Contrary to lawyer Richard Mitthoffs musings (Malpractice awards questioned, Houston Chronicle, January 2, 2002), there is no such thing as a relatively simple back operation. Like any other surgery, there are simply varying degrees of difficulty and danger for doctor and patient. Granted, victims of negligence should and must be compensated. Yet, when more than eight out of 10 Texas medical malpractice claims result in no payment made to the patient it is evident that many of these charges lack merit. Somewhere our notion of bad outcome and medical negligence became blurred, resulting in an ever-growing number of misdirected malpractice claims.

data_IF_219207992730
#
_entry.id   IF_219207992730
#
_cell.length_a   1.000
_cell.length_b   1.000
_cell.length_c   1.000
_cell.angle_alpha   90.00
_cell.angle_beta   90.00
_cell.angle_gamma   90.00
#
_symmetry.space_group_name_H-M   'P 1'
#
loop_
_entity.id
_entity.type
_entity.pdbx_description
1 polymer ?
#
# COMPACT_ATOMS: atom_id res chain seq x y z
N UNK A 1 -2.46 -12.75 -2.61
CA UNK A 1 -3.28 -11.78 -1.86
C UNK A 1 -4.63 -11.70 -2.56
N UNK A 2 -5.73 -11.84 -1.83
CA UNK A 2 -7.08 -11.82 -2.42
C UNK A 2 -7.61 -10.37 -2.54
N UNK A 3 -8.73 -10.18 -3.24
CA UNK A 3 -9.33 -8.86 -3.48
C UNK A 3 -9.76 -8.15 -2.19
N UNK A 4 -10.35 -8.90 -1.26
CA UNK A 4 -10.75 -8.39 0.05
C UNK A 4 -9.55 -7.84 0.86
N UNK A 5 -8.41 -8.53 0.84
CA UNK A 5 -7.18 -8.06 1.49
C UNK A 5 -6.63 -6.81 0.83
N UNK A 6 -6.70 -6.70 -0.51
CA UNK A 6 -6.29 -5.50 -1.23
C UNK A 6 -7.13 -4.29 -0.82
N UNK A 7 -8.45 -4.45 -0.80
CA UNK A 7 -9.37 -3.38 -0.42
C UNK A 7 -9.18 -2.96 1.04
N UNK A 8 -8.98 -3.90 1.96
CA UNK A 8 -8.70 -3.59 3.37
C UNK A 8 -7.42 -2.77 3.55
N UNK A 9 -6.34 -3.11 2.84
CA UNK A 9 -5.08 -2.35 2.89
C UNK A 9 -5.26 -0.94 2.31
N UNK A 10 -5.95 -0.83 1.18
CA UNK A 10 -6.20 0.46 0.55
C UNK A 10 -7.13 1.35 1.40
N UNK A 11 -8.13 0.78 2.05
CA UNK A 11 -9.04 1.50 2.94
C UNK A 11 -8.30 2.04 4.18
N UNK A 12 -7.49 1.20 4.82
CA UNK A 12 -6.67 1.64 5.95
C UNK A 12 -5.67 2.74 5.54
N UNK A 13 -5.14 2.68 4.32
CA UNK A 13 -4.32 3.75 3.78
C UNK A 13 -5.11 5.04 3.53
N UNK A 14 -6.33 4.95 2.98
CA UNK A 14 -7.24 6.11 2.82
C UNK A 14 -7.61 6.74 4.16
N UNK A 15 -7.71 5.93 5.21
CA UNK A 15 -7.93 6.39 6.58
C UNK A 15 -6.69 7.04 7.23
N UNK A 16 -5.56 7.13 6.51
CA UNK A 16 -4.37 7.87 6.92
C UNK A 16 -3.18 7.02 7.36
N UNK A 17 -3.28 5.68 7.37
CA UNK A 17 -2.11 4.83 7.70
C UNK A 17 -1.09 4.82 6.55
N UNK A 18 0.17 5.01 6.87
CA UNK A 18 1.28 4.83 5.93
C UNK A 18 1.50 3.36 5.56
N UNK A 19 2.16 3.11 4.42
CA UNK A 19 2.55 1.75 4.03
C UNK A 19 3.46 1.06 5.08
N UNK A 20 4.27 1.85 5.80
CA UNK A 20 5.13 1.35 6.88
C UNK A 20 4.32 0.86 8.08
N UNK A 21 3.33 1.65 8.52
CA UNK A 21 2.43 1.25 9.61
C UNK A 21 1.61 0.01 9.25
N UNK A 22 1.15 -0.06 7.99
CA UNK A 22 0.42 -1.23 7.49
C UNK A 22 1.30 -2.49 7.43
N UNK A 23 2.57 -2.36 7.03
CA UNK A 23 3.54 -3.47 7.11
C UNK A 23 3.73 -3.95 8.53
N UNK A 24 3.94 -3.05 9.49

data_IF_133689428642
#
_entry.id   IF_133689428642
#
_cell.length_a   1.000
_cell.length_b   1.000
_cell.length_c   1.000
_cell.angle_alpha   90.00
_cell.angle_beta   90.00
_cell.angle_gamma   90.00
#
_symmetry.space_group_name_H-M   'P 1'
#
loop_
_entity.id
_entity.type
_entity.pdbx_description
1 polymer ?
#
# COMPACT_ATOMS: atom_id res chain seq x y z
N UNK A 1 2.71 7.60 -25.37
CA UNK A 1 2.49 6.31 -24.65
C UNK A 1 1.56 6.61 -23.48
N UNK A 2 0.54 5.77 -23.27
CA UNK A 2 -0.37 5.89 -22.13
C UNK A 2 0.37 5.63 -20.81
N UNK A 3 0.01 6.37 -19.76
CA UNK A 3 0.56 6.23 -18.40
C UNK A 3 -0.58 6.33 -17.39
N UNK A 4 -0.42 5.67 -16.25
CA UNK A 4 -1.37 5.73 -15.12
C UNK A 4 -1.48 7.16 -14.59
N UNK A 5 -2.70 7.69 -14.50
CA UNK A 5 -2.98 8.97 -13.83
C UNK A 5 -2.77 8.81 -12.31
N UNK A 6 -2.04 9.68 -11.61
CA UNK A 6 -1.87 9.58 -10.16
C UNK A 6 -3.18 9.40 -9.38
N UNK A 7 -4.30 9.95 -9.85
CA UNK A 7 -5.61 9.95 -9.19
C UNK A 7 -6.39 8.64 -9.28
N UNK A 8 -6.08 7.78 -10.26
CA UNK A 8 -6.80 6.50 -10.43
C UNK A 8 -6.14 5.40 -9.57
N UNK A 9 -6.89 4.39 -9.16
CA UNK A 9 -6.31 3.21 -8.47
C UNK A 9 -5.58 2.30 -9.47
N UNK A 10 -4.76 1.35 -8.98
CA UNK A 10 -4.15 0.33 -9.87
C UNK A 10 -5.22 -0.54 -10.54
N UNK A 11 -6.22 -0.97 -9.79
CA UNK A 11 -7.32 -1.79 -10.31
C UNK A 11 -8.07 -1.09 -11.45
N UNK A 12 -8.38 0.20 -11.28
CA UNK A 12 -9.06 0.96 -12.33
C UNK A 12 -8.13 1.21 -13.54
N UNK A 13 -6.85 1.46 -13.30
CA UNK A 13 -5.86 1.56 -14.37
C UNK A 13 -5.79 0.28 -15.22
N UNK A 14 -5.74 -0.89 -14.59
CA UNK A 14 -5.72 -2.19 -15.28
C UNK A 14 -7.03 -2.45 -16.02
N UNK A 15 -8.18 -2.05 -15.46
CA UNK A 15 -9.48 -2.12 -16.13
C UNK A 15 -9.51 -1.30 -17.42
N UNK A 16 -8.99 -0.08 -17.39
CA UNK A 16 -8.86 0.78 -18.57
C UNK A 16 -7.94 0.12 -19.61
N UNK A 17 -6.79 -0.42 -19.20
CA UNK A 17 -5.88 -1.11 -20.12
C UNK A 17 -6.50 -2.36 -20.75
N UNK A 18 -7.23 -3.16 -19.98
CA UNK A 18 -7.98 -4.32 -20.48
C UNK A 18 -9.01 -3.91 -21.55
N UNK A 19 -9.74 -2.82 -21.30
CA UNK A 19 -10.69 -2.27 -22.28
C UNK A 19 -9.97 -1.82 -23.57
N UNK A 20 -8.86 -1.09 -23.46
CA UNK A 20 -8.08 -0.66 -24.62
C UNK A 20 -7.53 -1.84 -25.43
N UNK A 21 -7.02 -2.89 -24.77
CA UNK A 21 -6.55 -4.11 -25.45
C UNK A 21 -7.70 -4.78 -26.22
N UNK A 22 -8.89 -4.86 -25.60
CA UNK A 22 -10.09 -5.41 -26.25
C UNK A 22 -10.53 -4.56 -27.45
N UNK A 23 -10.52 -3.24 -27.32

Our medical liability crisis has little to do with bad investments in the stock market, as Mr. Mitthoff and other personal injury trial lawyers contend.
Today, one in every four Houston-area physicians has a pending malpractice claim against him or her. During the past five years, the claims losses for Harris County neurosurgeons have nearly doubled the amount paid in liability premiums. Claims are being filed against even the best doctors. So getting rid of the bad apple doctors wont, in and of itself, cure the crisis. Many legal observers believe the solution can be found in the State Board of Medical Examiners more aggressively investigating and punishing bad practice, doctors being more careful, and lawmakers passing reasonable liability laws.
The public deserves good medicine, as few medical errors as humanly possible, and a legal system that protects their rights and fairly reimburses their losses. . What the public doesnt need is a self serving misinformation campaign aimed at diverting attention from the core problem fueling our medical liability crisis: high numbers of merit less lawsuits and oversized awards.
Bruce Ehni, M.D.